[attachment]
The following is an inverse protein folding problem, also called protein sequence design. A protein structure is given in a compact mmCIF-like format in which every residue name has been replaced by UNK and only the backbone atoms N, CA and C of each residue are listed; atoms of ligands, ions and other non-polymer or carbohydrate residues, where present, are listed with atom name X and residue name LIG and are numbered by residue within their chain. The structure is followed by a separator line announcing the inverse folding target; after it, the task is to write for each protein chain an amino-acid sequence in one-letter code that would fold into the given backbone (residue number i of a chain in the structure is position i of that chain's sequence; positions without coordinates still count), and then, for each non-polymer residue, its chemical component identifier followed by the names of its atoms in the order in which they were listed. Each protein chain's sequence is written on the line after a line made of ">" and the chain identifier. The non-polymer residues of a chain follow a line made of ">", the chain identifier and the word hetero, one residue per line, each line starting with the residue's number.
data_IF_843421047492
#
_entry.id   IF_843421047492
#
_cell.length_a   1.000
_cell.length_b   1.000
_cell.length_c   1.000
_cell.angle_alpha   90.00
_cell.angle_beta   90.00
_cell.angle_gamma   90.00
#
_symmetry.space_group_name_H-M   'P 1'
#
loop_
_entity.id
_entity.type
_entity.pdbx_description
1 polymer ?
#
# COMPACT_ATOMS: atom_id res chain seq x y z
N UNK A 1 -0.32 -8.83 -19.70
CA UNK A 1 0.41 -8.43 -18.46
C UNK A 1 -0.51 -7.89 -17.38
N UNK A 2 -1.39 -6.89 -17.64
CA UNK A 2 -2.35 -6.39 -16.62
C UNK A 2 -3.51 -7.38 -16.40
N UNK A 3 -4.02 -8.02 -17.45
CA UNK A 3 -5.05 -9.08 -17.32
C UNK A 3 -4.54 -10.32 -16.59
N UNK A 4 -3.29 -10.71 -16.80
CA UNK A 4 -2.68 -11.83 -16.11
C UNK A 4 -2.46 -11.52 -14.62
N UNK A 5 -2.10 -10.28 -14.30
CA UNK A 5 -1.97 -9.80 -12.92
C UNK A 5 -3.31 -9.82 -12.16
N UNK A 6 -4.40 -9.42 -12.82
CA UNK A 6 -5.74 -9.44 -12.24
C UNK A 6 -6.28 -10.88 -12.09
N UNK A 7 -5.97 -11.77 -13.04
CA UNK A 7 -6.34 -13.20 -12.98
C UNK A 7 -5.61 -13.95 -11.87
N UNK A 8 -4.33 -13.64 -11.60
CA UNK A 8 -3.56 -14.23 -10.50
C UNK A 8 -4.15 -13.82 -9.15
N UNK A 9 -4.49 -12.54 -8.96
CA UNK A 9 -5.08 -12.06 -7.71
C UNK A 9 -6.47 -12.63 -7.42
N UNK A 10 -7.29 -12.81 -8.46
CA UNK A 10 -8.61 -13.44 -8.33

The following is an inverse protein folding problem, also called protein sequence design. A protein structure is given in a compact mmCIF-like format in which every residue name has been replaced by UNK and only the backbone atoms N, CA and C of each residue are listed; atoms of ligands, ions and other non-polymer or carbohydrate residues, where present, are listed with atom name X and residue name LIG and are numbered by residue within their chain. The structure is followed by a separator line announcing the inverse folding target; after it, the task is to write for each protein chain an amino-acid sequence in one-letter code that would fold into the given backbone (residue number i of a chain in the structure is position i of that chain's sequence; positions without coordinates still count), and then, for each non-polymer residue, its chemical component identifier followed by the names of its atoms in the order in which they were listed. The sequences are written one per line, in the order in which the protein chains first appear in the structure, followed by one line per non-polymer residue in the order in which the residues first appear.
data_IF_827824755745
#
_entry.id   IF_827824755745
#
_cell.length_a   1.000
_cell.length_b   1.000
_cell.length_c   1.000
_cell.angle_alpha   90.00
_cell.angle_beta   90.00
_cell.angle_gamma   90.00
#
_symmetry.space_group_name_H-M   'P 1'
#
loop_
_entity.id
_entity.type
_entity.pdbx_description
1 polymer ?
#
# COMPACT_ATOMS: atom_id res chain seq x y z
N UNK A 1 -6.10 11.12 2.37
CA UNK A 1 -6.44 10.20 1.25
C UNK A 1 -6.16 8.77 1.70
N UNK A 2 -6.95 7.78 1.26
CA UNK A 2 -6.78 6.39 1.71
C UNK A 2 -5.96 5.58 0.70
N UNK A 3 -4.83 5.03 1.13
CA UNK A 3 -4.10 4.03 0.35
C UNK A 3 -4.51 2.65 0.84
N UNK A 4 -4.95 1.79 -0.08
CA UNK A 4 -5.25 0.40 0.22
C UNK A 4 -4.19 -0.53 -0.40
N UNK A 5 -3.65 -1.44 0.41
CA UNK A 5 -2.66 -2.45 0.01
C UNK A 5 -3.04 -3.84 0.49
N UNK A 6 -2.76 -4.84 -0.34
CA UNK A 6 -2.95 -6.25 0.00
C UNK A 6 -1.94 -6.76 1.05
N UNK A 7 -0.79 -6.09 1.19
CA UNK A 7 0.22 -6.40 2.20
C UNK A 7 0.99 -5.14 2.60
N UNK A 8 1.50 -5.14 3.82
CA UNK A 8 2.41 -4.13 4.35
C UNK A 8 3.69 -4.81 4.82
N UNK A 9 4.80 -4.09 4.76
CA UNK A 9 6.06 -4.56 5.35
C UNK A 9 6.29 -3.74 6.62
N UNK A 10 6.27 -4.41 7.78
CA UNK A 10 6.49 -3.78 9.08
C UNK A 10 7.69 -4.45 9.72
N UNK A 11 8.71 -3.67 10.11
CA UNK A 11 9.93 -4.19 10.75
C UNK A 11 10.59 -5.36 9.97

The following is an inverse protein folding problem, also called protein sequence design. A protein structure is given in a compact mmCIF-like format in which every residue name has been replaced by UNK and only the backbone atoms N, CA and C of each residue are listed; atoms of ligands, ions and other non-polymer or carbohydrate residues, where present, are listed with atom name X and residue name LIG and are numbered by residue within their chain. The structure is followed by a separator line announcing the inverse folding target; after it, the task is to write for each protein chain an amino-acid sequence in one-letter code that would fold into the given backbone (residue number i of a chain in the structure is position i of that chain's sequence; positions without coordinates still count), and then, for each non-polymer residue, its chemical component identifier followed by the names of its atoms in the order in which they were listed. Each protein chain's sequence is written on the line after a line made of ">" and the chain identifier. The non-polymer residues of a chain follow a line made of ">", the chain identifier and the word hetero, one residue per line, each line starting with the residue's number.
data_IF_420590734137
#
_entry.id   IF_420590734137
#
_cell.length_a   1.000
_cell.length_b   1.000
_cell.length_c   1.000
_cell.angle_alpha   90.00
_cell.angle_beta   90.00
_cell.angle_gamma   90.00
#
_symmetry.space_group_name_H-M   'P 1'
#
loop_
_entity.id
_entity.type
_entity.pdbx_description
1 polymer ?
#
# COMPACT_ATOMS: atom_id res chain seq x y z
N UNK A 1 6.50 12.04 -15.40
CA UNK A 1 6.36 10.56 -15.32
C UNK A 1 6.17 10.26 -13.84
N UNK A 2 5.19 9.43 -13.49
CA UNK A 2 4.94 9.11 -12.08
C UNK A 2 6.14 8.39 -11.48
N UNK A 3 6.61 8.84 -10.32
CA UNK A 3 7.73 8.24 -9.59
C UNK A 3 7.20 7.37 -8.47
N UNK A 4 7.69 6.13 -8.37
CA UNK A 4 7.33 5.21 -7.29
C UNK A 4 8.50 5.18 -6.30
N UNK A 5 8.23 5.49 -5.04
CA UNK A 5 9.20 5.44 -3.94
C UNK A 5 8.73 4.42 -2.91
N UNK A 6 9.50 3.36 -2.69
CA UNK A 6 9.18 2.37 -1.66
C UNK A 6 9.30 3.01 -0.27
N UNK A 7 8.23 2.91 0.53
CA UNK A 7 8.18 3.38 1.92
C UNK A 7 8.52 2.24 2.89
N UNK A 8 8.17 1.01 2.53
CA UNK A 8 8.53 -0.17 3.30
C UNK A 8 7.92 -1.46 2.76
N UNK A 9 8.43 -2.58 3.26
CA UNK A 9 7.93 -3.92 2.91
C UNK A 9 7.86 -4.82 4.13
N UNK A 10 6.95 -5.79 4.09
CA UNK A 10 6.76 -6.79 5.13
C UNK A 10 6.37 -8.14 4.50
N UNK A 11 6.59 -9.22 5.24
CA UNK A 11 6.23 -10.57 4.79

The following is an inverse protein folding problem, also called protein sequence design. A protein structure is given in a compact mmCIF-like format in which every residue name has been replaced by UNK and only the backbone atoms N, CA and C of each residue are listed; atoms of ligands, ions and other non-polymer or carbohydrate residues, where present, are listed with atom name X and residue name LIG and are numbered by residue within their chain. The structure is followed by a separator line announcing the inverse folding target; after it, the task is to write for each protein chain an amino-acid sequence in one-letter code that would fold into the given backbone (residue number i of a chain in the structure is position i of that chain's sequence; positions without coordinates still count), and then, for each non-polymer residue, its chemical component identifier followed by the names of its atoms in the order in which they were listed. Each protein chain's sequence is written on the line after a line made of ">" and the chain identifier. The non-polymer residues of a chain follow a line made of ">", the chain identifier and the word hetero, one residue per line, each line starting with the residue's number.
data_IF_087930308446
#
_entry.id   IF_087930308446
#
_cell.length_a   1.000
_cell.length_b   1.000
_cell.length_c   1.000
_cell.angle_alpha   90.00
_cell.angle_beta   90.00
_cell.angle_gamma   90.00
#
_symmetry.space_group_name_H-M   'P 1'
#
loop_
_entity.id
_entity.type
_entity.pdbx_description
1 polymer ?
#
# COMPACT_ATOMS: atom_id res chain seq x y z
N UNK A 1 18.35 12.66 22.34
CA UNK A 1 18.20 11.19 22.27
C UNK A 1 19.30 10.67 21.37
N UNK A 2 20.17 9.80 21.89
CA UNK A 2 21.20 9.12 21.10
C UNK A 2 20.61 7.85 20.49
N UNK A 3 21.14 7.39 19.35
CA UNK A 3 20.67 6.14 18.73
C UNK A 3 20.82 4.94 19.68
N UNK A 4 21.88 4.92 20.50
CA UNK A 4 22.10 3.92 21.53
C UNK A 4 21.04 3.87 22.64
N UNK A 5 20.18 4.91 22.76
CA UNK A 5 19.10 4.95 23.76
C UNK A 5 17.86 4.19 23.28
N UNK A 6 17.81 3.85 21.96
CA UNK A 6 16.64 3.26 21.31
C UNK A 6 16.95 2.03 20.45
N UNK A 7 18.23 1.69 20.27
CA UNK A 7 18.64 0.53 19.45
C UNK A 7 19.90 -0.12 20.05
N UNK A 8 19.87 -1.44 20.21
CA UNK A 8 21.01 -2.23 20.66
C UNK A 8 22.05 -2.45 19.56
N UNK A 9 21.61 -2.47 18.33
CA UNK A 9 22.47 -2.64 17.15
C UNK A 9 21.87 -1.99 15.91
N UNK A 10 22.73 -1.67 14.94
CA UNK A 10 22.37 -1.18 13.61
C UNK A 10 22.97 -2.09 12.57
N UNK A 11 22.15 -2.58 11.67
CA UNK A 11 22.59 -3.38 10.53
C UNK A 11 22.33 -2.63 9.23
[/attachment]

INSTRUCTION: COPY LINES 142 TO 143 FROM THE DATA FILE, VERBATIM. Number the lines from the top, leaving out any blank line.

CA UNK A 6 9.18 2.37 -1.66
C UNK A 6 9.30 3.01 -0.27